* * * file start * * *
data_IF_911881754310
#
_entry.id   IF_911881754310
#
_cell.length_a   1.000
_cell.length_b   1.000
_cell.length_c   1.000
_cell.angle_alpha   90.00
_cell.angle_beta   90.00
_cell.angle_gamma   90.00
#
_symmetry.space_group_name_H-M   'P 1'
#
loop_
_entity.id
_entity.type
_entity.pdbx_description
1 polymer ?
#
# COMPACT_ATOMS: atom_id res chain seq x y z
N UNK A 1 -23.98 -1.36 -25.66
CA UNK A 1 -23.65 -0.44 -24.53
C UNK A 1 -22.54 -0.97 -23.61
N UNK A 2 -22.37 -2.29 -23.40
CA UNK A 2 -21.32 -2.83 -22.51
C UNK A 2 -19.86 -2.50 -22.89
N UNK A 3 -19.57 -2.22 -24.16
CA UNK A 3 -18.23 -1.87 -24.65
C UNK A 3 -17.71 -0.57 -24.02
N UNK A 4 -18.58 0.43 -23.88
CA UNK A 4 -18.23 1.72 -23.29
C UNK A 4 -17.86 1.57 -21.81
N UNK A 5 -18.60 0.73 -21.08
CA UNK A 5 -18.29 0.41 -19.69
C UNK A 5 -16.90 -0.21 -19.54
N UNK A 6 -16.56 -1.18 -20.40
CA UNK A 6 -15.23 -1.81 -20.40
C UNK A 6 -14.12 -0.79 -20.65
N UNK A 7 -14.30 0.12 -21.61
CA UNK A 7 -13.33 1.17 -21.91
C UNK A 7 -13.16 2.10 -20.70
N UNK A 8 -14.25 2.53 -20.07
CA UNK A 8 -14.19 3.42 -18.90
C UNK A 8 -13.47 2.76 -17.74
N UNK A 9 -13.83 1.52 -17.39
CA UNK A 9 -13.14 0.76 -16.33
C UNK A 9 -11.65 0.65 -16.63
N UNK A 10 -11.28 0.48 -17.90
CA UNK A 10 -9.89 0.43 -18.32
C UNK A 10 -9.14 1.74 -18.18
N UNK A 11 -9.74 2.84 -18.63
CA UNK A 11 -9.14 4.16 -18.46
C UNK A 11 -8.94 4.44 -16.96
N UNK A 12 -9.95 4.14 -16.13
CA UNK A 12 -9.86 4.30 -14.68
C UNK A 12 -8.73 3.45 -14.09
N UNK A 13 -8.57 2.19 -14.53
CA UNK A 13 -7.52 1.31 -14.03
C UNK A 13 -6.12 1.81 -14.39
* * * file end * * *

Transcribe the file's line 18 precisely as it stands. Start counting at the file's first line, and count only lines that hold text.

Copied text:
1 polymer ?